Independent Study of Over 1000 Enrolled Patients Shows Once Weekly Interferon Beta-1a as Effective as Every Other Day Interferon Beta-1b with Fewer Side Effects
Neurologists utilize the latest evidence-based medicine (EBM) presented at worldwide neurology meetings to make treatment decisions for their patients. Reliance upon randomized, well-controlled, and blinded clinical studies to validate the latest evidence-based data is paramount when understanding results and conclusions reached by investigators. However, not all studies are designed in this manner and therefore, should require closer scrutiny. Data presented at the ECTRIMS 2001 meeting in Dublin, Ireland provides further evidence to support the current standards of treatment for Multiple Sclerosis (MS). This report will review the latest evidence-based data and assist the neurologist in understanding the comparisons between MS treatments.
Two Year Comparative Study Confirms Once Weekly Interferon Beta-1a in Reducing MS Relapses
Predictors of Efficacy of Interferon Beta Treatment in Relapsing-Remitting Multiple Sclerosis (RRMS): Results From a Post-Marketing Surveillance Study.
Maria Trojano, MD, Department of Neurological and Psychiatric Services, University of Bari, Bari, Italy.
At the recent ECTRIMS 2001 meeting held in Dublin, Ireland in September, results from an independent study monitoring the efficacy, tolerability, and safety of interferon beta-1a (Avonex) and interferon beta-1b (Betaseron- US, Betaferon-Outside US) for the treatment of relapsing-remitting MS (RRMS) as administered in standard clinical practice1 were presented by Maria Trojano, MD, Director of the MS Center, Department of Neurological and Psychiatric Services, University of Bari, Bari, Italy. Additional study objectives included identification of baseline disease factors predictive of the clinical response to interferon beta treatment and comparison of the safety, tolerability, and efficacy of Avonex and Betaseron treatments in two RRMS groups who had completed a treatment period of 2 years.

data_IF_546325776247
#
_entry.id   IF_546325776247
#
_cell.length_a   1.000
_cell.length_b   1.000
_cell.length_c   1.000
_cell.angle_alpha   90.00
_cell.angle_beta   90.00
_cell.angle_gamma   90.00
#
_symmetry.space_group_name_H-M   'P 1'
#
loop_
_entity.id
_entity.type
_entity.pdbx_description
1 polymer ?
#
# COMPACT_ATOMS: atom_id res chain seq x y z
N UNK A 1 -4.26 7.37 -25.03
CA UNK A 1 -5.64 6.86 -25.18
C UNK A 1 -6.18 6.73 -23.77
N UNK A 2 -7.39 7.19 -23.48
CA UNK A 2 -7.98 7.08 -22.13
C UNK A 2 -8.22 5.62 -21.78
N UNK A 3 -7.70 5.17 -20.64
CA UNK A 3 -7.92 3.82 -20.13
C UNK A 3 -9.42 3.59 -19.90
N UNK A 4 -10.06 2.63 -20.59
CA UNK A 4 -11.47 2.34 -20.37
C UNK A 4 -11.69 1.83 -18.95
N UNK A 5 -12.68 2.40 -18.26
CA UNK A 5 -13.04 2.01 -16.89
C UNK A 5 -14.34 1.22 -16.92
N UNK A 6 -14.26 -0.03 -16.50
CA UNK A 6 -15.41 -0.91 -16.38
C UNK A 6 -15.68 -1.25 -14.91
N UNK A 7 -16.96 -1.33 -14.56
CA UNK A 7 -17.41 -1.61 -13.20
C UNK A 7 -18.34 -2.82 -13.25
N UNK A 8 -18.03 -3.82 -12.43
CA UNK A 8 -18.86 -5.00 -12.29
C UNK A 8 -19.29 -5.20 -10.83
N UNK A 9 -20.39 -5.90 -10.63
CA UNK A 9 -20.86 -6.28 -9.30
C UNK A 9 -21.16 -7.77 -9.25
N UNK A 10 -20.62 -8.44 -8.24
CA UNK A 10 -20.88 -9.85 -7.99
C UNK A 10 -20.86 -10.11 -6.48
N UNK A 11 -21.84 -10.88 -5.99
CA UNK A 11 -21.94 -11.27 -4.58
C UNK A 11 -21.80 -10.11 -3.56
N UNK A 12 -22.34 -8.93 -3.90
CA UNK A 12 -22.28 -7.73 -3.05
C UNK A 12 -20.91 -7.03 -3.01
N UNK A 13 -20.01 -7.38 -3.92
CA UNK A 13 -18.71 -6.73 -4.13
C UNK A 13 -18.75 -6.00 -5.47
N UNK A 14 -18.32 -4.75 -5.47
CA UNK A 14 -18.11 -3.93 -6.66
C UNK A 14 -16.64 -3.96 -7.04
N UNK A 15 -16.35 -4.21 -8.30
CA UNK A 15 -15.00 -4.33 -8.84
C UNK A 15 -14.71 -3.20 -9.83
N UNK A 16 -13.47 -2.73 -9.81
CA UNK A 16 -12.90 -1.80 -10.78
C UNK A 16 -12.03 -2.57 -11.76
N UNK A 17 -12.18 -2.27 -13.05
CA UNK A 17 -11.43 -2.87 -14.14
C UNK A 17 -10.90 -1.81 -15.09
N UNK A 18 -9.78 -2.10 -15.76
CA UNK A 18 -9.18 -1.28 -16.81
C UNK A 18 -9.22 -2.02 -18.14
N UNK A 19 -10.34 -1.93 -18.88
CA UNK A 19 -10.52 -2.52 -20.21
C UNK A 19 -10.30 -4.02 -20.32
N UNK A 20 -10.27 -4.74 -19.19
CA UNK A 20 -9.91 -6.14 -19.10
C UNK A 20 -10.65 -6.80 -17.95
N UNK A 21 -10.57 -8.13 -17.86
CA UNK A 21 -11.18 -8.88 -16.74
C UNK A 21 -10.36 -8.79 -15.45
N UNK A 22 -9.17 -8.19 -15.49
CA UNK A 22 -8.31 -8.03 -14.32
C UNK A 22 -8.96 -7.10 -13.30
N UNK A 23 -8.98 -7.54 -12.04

The potential study participants were identified through a network of 16 specialized MS Centers throughout southern Italy. The study enrolled 1,033 patients with RRMS of which 408 patients completed 2 years of treatment with either Avonex (n = 177) or Betaseron (n = 231). Patients were prospectively monitored every three months for the entire 2-year treatment period. Demographic and clinical parameters at baseline being evaluated at 24 months follow-up included age at onset of interferon treatment, age at MS onset, disease duration, Expanded Disability Status Scale (EDSS) scores, and pre-treatment relapse rates.
Both interferon beta treatments demonstrated equivalent efficacy. Both treatment groups had significant reductions [p < 0.0001) in relapse rates at all time points [3, 6, 9, 12, 15, 18, 21 and 24 months] compared with baseline. Avonex dosed once weekly-reduced relapses by 65% compared to 59% in the Betaseron group dosed every 48 hours. “The present data suggest that long-term duration studies are needed to provide an accurate assessment of the effect of treatment on relapses in MS,” noted Dr. Trojano.
There were no differences between mean relapse rates or mean EDSS scores from baseline to year 2. However, EDSS scores in patients treated with Betaseron showed a significant increase (p < 0.05) from baseline over the 2-year treatment period, whereas no significant change in EDSS scores were seen in Avonex treated patients. Since physical disability assessment using the EDSS scale is currently considered the most useful clinical measure of MS disease activity, these results underscore Avonex’s ability to provide clinical stabilization by delaying progression of patient disability; Avonex may favorably impact on quality of life issues where it’s ability to delay progression of disability has been previously established.2
The study identified three clinical features predictive of response to interferon beta treatment: age at treatment onset, pretreatment relapse rate, and disease duration. Dr. Trojano said that the significant positive correlation between age of onset of interferon beta treatment and change from baseline in relapse rate [p < 0.01] and EDSS [p < 0.01] score was of particular interest, suggesting “that the earlier treatment is initiated with disease-modifying therapies, the better patients respond to therapy.”
The adverse event profiles for each interferon beta in the present study are similar to those reported in their respective pivotal Phase III studies.3,4 No new adverse events were identified. A lower incidence of adverse events during treatment initiation and fewer treatment discontinuations were observed in patients treated with Avonex [9%] compared with Betaseron [19%].
In general, higher incidences in both clinical and hematologic events were observed in patients treated with Betaseron compared with Avonex treated patients, particularly in the first three months of treatment. Adverse events included, fever (70% vs. 50%, p < 0.05), depression (14% vs. 6%, p < 0.0001 vs. subsequent post-treatment time points), leukopenia (22% vs. 6%, p < 0.05), anemia (18% vs. 5%, p < 0.05), and thrombocytopenia (4% vs. 1%). (Table 1)
Table1. Incidence of Adverse Events at 2 years